- Associated Press - Friday, December 26, 2014

MADISON, Wis. (AP) - A landlord can’t be held liable as the owner of his tenants’ dogs for injuries they inflicted on a woman, the Wisconsin Supreme Court ruled in a decision released Friday.

The court concluded 6-1 that owning the property on which a dog resides isn’t enough to establish that person owns the dog. A judge must weigh all the circumstances before deciding whether the property owner has exercised enough control over the animal to be considered the animal’s owner, too, Justice Anne Walsh Bradley wrote for the majority.

According to court documents, George Kontos allowed his daughter and her family to live on his property in Winnebago County for free. Kontos, who didn’t live on the property himself, didn’t feed or provide water for the family’s dogs and rarely went near them.

Kontos’ daughter invited Julie Augsburger to visit in June 2008. As she was walking to a barn on the property, the dogs attacked her, biting her at least 11 times and tearing her pants off.

Augsburger sued, alleging Kontos was liable. A judge ruled Kontos was the dogs’ owner and could be held responsible. An appeals court affirmed that conclusion.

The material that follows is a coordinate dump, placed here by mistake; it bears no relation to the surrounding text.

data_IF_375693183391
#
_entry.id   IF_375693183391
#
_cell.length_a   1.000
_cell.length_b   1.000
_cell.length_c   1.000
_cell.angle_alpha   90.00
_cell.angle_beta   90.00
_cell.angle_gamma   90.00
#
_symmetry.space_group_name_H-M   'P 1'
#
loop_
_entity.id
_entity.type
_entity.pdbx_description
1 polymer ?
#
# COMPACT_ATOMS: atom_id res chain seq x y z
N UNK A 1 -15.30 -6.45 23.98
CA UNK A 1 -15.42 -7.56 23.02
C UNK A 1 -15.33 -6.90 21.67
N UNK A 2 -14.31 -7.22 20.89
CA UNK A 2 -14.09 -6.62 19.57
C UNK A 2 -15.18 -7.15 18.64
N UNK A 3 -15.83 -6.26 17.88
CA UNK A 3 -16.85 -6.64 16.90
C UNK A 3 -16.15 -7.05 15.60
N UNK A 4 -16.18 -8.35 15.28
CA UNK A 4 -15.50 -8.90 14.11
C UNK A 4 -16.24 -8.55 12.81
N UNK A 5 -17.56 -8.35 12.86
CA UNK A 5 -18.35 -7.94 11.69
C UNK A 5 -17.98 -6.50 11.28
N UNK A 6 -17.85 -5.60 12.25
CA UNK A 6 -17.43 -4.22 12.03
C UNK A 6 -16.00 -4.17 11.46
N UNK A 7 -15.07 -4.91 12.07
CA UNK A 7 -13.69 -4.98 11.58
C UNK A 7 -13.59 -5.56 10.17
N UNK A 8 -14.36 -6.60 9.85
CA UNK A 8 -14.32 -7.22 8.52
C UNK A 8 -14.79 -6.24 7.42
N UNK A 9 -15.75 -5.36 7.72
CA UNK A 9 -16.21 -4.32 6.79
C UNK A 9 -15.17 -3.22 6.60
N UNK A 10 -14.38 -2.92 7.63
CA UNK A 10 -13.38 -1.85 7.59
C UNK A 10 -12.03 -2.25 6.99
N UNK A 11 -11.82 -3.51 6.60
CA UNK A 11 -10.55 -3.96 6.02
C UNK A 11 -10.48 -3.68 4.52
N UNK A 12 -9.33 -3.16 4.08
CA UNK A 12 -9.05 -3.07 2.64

The Supreme Court reversed that finding, though.

“Although Kontos provided shelter for his daughter and family by buying the house for them to live in, he exercised no control over that property,” Bradley wrote. “Ultimately, it was his daughter who provided shelter to the dogs.”

Susan Tyndall, one of Augsburger’s attorneys, referred questions Friday morning to attorney Joseph Troy, a colleague who also worked on the case. Troy had not contacted The Associated Press by early Friday evening and didn’t immediately respond to an email message.

Justice David Prosser wrote in dissent that Kontos sheltered the dogs since he helped pay his daughter’s family’s bills, enabling them to acquire additional dogs, buy food for them and get them licensed. Kontos also could have removed them from the property, Prosser wrote. The majority opinion re-victimizes Augsberger by preventing her from collecting damages, he added.

Prosser and Bradley have long been at odds with one another. Prosser is part of the court’s four-justice conservative majority; Bradley and Chief Justice Shirley Abrahamson make up a liberal-leaning minority. Bradley accused Prosser in 2011 of wrapping his hands around her throat during an argument.

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